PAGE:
Red Corridor is shrinking

The NDA government has effectively curbed Maoist violence

shishir

Shishir Tripathi | July 3, 2018


#Chhattisgarh   #Dantewada   #Left Wing Extremism   #Maoism   #Naxalism   #Red Corridor   #Rajnath Singh  
File Photo: Governance Now
File Photo: Governance Now

As he completed the first year of his second term on May 24, 2010, the then prime minister Manmohan Singh made a statement in a press conference that became a reference point for all future discourse on left-wing extremism (LWE) or Maoism/Naxalism as it is commonly known. He said, “I have been saying for the last three years that Naxalism remains the biggest internal security challenge facing our country.”

The remark was made against the backdrop of one of the deadliest Naxal attacks on security forces by Maoists. On April 6, 2010, 76 CRPF jawans were killed in an ambush by insurgents near Chintalnar village in Dantewada, Chhattisgarh.
The former PM’s remark continued to be relevant. “By far the most powerful insurgent groupings active in India are the Naxalites,” writes Chris Ogden, senior lecturer in Asian Security at the School of International Relations, University of St Andrews, Scotland. In his ‘Indian National Security’ (2017), he notes, “Formed in 1967 around a Maoist left-wing ideology, they largely represent indigenous tribal communities (Adivasis) and the lower caste with regard to land right unemployment, and the socio-economic exclusion. Active across at least a third of Indian states via the oft referred to ‘red corridor’ stretching from the north to the south of the country, the Naxalites caused over 7,300 deaths between 2005 and 2016. Although annual deaths are below their zenith of 1,180 in 2002, Naxalite activity accounted for nearly half of all such fatalities occurring across India in 2016.”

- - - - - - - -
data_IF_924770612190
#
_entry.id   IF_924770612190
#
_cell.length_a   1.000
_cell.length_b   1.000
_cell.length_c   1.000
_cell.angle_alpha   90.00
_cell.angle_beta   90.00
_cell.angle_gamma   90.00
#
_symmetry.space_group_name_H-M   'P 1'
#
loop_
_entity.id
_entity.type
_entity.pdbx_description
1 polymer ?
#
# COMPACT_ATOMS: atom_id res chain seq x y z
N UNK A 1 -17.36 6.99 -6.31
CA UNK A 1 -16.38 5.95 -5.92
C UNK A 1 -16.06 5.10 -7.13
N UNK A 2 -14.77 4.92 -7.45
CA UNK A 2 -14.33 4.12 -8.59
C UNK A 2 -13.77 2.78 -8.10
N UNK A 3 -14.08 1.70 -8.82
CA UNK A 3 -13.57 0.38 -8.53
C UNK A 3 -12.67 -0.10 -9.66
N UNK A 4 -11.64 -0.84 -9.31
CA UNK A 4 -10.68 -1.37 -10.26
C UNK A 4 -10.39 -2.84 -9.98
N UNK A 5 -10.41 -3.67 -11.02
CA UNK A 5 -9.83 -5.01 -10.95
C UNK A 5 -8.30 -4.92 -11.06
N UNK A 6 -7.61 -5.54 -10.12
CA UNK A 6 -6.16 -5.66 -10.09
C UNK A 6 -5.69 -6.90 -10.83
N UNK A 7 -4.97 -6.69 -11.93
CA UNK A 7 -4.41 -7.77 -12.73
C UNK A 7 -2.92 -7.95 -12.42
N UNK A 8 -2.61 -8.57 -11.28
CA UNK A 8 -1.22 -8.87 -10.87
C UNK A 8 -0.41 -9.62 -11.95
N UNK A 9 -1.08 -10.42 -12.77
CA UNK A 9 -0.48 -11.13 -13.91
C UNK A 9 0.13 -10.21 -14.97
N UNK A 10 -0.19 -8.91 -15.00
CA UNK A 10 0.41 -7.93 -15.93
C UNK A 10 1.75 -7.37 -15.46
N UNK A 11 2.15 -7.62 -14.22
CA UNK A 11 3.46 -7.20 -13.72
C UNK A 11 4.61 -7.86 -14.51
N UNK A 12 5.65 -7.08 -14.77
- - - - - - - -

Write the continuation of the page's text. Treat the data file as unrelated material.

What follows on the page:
Shrinking base of LWE

In the last four years, however, the ‘biggest internal security threat’ has gradually been diminished, thanks to a host of initiatives to ensure a strategic and perception edge over the insurgents. The ‘red corridor’ has been substantially shrunk. One of the biggest indicators of the shrinking base of LWE is the fact that in April the union government removed 44 districts from the list of 126 Naxalism-hit districts (while adding eight to it). The number of the worst-affected districts also came down from 35 to 30.
The home ministry data also highlight the positive development. In 2017, for the first time since 1989 the number of LWE-related violent incidents has been less than 1,000. Incidents of violence have seen a 20 percent decline with a 34 percent reduction in related deaths in 2017 as compared to 2013. The geographical spread of LWE violence has also shrunk from 76 districts in 2013 to just 58 districts in 2017.